Emily Henry’s popular novel “Happy Place” is a read for those who miss the chaotic simplicity of hot summer days. Published in April of this year, the novel follows two heartbroken ex-lovers amidst an irresistibly charming friend group during their hectic week-long Maine vacation. Readers will instantly be swept up by the hurricane of emotions experienced by Henry’s characters before they even get to know the characters themselves.
Students at the University of Maine might be interested in “Happy Place” for its setting, the fictional town of Knott’s Harbor, Maine. The coupled-off friend group spends a week each summer in a quaint Maine cottage, soaking up the sun, drinking wine and eating lobster rolls by the dozen. Henry describes the serene Maine shoreline—scents of salt left lingering in clothes, the call of seagulls lulling you to sleep, and lazy mornings ambling through town with a coffee in hand.
Henry bounces between past and present to shape the love-stricken and heartbroken lives of the main characters, Harriet and Wyn. After failing to tell their friends that they’d broken up months ago, the pair find themselves at the cottage for the group’s yearly seaside getaway. Instead of telling their friends the truth, the ex-fiances decide to spend the week faking being together. What could go wrong?
Although readers don’t meet Harriet and Wyn until after their relationship has ended, the true and unfiltered story of what happened isn’t disclosed until the novel’s end. Henry omits crucial information to purposefully leave readers confused and wondering. Certain conversations and behaviors from the friend group sometimes point to events from the past that have not yet been revealed, adding elements of mystery and suspense. The entire novel is foreshadowed by one looming question: will they get back together?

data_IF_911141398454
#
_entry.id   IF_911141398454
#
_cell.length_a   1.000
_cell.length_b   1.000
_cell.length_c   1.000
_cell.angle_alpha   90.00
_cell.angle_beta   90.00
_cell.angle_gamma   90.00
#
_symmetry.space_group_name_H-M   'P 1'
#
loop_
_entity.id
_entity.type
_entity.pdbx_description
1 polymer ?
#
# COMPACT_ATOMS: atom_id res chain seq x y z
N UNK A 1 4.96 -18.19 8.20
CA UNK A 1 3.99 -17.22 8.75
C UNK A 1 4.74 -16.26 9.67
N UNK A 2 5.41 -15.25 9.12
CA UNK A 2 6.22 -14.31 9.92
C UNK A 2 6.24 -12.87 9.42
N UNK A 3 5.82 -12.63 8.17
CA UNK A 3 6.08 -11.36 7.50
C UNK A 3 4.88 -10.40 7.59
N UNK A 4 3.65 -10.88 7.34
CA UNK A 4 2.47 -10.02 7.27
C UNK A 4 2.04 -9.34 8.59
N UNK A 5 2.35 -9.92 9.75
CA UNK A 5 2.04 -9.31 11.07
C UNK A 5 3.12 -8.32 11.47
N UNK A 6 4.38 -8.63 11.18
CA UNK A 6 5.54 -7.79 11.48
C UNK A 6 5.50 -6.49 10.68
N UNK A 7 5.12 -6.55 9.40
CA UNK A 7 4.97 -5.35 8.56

Henry doesn’t allow readers of “Happy Place” to feel comfortable for too long. There are pockets of calm amidst the friend group’s complicated dynamics, present in nights out in the small town, days lounging beside the pool and mornings on the beach. However, the reader always feels a looming sense of anxiety, waiting for the next dramatic moment.
Henry knows how to shape her characters in ways that are rounded but not overly complex. Readers become familiar with Henry’s character, Harriet, and are at the forefront of many of her major life events. Her feelings of being overwhelmed and unfulfilled at her job and her anxiety and heartbreak after seeing Wyn at the cottage are all felt personally by the reader. Harriet experiments with pottery to help relieve some of these negative feelings, finding peace at the pottery wheel. Even then, Henry meticulously captures Harriet’s journey of finding relief through pottery.
The novel’s cover makes the book unmissable, sporting a hot pink background and six friends splashing around in Maine waters.
“Happy Place” can be found at many major bookstores and at many online retailers. Emily Henry is the author of “Book Lovers,” “People We Meet on Vacation” and “Beach Read.” Her website can be found at https://www.emilyhenrybooks.com/.